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National Girl Scout Week, 2001A Proclamation
This week marks the 89th anniversary of the founding of the Girl Scouts of the United States of America. Juliette Gordon Low founded the organization as a way to give girls greater opportunities to develop skills and to mentor them in knowledge and character. Promoting leadership and altruism, the Girl Scouts organization has played a unique and important role in preparing millions of girls to master challenges and to pursue dreams.
The Girl Scouts offers many ways for members to explore their interests and talents. With participation spanning five levels, girls ages 5 to 17 learn the importance of strong values as they strive to fulfill the highest ideals of good citizenship. The pure enjoyment of camping and other recreational activities is matched with lessons in compassionate caring for their neighbors.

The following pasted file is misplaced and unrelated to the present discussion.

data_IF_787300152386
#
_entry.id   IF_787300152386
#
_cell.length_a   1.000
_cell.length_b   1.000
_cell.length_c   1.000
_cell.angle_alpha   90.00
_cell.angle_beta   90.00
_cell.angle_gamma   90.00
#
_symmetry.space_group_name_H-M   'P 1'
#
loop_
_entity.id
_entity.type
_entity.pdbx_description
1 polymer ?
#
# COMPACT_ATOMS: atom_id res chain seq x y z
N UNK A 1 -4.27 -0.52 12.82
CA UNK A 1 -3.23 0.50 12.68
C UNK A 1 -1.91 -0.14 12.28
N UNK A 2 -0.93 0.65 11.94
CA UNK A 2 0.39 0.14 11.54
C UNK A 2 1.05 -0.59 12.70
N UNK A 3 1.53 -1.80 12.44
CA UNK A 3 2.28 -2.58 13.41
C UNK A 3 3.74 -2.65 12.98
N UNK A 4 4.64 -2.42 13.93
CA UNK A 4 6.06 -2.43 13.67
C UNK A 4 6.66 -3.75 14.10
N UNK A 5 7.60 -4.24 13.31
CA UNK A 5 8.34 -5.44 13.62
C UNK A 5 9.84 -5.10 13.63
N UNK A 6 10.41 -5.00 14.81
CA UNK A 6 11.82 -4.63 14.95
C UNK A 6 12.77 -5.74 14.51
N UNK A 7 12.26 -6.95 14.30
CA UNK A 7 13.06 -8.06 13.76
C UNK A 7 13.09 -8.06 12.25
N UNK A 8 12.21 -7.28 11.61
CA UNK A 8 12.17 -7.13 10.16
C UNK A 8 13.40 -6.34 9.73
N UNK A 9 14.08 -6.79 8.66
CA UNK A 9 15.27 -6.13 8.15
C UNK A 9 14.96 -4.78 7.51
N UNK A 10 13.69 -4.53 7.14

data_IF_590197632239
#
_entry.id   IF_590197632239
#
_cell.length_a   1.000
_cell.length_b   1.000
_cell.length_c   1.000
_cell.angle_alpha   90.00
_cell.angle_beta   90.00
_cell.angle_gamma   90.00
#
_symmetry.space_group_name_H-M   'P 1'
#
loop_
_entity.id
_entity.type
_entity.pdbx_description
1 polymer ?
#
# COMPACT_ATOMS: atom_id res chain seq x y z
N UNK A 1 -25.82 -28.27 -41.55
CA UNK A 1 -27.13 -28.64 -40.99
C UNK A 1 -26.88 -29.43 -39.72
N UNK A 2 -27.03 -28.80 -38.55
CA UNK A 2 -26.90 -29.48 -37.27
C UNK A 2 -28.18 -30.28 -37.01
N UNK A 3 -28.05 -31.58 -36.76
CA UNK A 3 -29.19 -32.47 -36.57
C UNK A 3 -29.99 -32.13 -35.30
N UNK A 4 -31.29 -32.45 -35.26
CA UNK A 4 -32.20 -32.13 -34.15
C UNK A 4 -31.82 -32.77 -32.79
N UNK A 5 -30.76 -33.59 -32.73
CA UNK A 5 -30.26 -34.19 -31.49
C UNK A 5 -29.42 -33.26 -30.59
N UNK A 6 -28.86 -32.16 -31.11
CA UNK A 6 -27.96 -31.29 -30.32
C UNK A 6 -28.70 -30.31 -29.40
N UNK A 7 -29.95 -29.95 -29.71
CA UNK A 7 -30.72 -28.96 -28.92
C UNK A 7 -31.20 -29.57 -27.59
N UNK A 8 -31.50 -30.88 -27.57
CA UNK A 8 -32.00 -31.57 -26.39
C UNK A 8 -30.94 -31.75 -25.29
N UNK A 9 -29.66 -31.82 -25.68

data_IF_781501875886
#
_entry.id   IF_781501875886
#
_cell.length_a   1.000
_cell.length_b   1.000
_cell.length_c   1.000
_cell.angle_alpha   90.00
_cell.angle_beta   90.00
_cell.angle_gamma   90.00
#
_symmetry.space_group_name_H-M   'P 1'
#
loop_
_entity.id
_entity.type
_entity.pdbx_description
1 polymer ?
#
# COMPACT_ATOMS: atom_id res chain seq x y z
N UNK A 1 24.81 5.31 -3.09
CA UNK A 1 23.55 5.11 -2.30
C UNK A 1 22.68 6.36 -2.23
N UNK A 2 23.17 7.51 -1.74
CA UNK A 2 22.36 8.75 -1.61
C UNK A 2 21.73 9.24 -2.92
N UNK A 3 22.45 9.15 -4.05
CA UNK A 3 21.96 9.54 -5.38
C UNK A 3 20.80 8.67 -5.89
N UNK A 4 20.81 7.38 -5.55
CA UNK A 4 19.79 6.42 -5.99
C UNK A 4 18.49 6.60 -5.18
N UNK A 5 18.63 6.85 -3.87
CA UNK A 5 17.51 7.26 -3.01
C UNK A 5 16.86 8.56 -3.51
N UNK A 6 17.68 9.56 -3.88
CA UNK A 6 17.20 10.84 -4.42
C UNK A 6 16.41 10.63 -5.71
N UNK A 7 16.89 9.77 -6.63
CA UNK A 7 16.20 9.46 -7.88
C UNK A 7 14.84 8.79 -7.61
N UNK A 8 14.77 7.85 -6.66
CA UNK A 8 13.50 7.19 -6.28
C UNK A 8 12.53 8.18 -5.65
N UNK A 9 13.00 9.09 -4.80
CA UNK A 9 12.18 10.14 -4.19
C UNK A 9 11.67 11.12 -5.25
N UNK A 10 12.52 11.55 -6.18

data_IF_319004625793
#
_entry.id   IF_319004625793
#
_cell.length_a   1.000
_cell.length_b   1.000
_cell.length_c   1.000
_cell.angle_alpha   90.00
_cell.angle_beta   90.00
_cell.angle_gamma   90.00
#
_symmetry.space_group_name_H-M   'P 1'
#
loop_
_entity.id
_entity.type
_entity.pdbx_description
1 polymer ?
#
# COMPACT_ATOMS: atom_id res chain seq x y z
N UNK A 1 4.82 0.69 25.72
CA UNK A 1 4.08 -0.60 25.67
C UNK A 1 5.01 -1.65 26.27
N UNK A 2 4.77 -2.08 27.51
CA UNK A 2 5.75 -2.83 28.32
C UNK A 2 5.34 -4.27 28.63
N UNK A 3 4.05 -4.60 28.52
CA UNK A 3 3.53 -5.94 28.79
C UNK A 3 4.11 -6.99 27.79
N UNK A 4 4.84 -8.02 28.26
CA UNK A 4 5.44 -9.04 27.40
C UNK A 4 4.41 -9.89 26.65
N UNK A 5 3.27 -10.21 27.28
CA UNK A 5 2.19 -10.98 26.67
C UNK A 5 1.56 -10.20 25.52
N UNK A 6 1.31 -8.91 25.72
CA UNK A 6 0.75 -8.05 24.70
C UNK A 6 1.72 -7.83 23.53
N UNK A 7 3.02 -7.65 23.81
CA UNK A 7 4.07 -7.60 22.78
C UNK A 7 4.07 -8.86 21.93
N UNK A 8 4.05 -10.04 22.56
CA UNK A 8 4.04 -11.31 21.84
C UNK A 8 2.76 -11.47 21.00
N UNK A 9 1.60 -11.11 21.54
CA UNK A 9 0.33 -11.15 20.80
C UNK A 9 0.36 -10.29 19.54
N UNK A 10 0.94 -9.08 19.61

Today, almost 3 million girls and more than 900,000 adult volunteers reap the benefits of involvement with this beloved and enduring organization. Guiding America's next generation of leaders, the Girl Scouts helps individuals to reach their full potential and builds a brighter future for our great Nation.
NOW, THEREFORE, I, GEORGE W. BUSH, President of the United States of America, by virtue of the authority vested in me by the Constitution and the laws of the United States, do hereby proclaim March 11 through March 17, 2001, as National Girl Scout Week. I call on the people of the United States to observe the 89th anniversary of the Girl Scouts of the United States of America with appropriate ceremonies and activities.
IN WITNESS WHEREOF, I have hereunto set my hand this sixteenth day of March, in the year of our Lord two thousand one, and of the Independence of the United States of America the two hundred and twenty-fifth.B Filed 3-19-01; 8:45 am]
[FR Doc. 01-7091
Billing code 3195-01-P